Publications:

  1. Dung NT, Duyen HT, Thuy NT, et al. Timing of CD8+ T cell responses in relation to commencement of capillary leakage in children with dengue. J Immunol 2010; 184(12):7281–7287

  2. Trung DT, Thao LTT, Dung NM, et al. Clinical Features of Dengue in a Large Vietnamese Cohort: Intrinsically Lower Platelet Counts and Greater Risk for Bleeding in Adults Than Children. PLoS Negl Trop Dis 2012; 6 (6):e1679.

  3. Lam PK, Ngoc TV, Thuy TT, et al. The value of daily platelet counts for predicting dengue shock syndrome: Results from a prospective observational study of 2301 Vietnamese children with dengue. PLoS Negl Trop Dis 2017; 11(4): e0005498

  4. Hoang Quoc C, Henrik S, Isabel RB, et al. Synchrony of Dengue Incidence in Ho Chi Minh City and Bangkok. PLoS Negl Trop Dis 2016; 10(12):e0005188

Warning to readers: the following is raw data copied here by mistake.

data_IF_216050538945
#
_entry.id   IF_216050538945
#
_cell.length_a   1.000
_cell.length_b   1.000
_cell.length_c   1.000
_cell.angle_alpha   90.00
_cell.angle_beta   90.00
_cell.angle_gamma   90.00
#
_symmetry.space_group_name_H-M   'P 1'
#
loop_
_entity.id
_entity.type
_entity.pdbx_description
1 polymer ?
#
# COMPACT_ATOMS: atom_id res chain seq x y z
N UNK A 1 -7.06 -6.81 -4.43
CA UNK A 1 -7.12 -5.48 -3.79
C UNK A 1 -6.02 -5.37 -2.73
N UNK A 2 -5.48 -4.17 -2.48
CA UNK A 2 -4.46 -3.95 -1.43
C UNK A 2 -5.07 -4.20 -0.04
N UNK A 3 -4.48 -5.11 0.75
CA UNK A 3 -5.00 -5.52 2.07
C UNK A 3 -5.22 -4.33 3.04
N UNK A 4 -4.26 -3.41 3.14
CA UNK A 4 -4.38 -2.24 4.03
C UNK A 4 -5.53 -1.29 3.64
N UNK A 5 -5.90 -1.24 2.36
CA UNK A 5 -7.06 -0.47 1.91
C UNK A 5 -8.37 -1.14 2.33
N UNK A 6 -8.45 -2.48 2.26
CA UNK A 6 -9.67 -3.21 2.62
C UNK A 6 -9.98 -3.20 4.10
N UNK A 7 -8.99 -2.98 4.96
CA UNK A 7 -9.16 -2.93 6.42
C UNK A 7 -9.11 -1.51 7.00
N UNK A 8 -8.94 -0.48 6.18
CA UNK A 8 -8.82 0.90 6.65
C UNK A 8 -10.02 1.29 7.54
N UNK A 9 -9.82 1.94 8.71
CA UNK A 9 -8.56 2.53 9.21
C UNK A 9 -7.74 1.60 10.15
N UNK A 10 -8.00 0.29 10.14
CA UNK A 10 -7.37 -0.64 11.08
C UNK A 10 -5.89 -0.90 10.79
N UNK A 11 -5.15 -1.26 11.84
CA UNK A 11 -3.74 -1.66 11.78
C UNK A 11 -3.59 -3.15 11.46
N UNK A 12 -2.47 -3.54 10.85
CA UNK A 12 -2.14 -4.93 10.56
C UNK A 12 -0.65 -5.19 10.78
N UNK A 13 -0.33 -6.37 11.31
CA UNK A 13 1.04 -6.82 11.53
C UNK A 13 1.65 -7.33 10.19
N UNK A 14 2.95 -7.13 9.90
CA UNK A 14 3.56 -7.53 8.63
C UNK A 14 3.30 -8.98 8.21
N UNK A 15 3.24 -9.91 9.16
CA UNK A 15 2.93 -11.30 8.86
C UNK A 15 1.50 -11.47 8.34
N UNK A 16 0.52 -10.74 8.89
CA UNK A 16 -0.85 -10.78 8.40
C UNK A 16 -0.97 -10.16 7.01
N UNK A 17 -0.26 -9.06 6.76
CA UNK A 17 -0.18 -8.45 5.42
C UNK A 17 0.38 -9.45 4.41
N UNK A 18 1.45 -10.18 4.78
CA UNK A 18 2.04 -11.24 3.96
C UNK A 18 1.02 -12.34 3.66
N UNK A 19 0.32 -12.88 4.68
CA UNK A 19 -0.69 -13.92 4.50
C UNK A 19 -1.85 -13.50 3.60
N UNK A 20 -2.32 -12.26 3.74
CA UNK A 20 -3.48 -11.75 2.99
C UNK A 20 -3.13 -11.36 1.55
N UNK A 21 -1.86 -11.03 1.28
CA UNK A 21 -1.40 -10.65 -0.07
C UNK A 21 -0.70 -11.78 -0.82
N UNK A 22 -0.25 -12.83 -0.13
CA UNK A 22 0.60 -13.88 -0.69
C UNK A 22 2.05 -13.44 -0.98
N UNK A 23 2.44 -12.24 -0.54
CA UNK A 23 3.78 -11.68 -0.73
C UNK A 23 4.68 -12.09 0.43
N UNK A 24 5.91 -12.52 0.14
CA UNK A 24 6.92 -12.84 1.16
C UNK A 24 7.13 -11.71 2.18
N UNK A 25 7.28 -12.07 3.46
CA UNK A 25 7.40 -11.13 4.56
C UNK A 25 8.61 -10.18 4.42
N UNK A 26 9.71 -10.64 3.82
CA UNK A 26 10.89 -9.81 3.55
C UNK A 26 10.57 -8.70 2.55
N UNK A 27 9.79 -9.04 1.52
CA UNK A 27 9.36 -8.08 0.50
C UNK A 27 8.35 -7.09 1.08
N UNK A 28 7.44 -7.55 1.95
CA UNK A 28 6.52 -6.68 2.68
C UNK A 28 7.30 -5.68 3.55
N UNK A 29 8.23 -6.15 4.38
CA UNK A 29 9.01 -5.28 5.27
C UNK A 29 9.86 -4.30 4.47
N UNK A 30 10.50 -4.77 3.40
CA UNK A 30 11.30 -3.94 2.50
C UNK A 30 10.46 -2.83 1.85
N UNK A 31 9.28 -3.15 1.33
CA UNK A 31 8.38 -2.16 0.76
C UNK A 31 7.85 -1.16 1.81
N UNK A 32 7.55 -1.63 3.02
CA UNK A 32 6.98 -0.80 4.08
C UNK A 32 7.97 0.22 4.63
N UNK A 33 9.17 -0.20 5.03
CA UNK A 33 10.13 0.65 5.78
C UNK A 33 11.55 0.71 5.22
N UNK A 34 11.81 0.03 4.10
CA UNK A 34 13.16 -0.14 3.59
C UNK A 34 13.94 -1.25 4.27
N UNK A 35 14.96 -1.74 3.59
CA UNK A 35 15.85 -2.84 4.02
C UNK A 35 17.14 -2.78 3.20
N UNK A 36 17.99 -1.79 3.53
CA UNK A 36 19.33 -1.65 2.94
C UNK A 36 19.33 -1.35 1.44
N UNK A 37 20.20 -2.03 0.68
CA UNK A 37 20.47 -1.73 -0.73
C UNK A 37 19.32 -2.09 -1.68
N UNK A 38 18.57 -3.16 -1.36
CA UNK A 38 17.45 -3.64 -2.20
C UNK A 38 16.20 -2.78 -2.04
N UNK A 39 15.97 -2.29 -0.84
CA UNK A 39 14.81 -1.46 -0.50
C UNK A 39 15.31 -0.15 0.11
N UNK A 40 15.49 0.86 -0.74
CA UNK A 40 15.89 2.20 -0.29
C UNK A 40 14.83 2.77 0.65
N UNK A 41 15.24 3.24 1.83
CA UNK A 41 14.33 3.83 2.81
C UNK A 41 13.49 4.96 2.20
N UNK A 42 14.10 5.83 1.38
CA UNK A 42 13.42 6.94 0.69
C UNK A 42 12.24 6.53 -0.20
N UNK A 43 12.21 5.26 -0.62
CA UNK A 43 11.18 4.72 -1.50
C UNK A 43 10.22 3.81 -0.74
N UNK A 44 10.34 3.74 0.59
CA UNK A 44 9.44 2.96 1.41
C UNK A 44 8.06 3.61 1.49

Study C

Title: IDAMS – observational study in early dengue (ClinicalTrials.gov Identifier: NCT01550016)

Study objectives: to improve diagnosis and clinical management of dengue through approaches designed (1) to differentiate between dengue and other common febrile illness within 72 hr of fever onset, and (2) among patients with dengue to identify markers predictive of the likelihood of evolving to a more severe disease course.

Study period: 2011–2016

Study subjects: both adults and children (≥5 years) were eligible for enrolment. This was a prospective multi-center observational study that enrolled approximately 7500 patients presenting with a febrile illness consistent with possible dengue to outpatient health facilities in urban centers in eight countries across Asia and Latin America. Following appropriate informed consent, subjects presenting at one of the designated sites with fever for ≤72 hr without localizing features, i.e., consistent with a possible diagnosis of dengue, were enrolled.